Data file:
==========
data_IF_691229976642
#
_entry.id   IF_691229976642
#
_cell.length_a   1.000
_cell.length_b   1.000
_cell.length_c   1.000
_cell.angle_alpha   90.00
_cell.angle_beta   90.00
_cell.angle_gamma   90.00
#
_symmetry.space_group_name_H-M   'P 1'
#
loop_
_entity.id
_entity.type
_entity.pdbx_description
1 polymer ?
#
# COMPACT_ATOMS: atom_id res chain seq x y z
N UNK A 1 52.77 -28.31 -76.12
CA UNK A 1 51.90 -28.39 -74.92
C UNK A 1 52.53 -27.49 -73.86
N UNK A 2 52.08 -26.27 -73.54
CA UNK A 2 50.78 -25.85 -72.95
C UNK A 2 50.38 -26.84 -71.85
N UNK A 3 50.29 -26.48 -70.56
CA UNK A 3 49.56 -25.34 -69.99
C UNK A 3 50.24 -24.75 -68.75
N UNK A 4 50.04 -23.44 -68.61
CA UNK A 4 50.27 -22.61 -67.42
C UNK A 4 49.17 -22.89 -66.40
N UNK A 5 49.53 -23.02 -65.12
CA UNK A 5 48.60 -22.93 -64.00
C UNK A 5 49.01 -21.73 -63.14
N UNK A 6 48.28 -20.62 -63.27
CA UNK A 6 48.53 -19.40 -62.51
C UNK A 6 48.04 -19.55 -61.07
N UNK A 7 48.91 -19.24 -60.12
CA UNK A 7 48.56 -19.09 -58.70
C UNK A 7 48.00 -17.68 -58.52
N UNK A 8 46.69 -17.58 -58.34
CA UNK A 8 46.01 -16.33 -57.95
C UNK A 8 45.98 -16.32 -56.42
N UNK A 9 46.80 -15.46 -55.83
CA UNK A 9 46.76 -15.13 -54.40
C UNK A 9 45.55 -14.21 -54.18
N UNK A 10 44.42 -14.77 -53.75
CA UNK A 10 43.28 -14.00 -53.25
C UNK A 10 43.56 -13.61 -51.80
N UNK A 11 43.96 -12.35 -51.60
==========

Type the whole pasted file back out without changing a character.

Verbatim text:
data_IF_691229976642
#
_entry.id   IF_691229976642
#
_cell.length_a   1.000
_cell.length_b   1.000
_cell.length_c   1.000
_cell.angle_alpha   90.00
_cell.angle_beta   90.00
_cell.angle_gamma   90.00
#
_symmetry.space_group_name_H-M   'P 1'
#
loop_
_entity.id
_entity.type
_entity.pdbx_description
1 polymer ?
#
# COMPACT_ATOMS: atom_id res chain seq x y z
N UNK A 1 52.77 -28.31 -76.12
CA UNK A 1 51.90 -28.39 -74.92
C UNK A 1 52.53 -27.49 -73.86
N UNK A 2 52.08 -26.27 -73.54
CA UNK A 2 50.78 -25.85 -72.95
C UNK A 2 50.38 -26.84 -71.85
N UNK A 3 50.29 -26.48 -70.56
CA UNK A 3 49.56 -25.34 -69.99
C UNK A 3 50.24 -24.75 -68.75
N UNK A 4 50.04 -23.44 -68.61
CA UNK A 4 50.27 -22.61 -67.42
C UNK A 4 49.17 -22.89 -66.40
N UNK A 5 49.53 -23.02 -65.12
CA UNK A 5 48.60 -22.93 -64.00
C UNK A 5 49.01 -21.73 -63.14
N UNK A 6 48.28 -20.62 -63.27
CA UNK A 6 48.53 -19.40 -62.51
C UNK A 6 48.04 -19.55 -61.07
N UNK A 7 48.91 -19.24 -60.12
CA UNK A 7 48.56 -19.09 -58.70
C UNK A 7 48.00 -17.68 -58.52
N UNK A 8 46.69 -17.58 -58.34
CA UNK A 8 46.01 -16.33 -57.95
C UNK A 8 45.98 -16.32 -56.42
N UNK A 9 46.80 -15.46 -55.83
CA UNK A 9 46.76 -15.13 -54.40
C UNK A 9 45.55 -14.21 -54.18
N UNK A 10 44.42 -14.77 -53.75
CA UNK A 10 43.28 -14.00 -53.25
C UNK A 10 43.56 -13.61 -51.80
N UNK A 11 43.96 -12.35 -51.60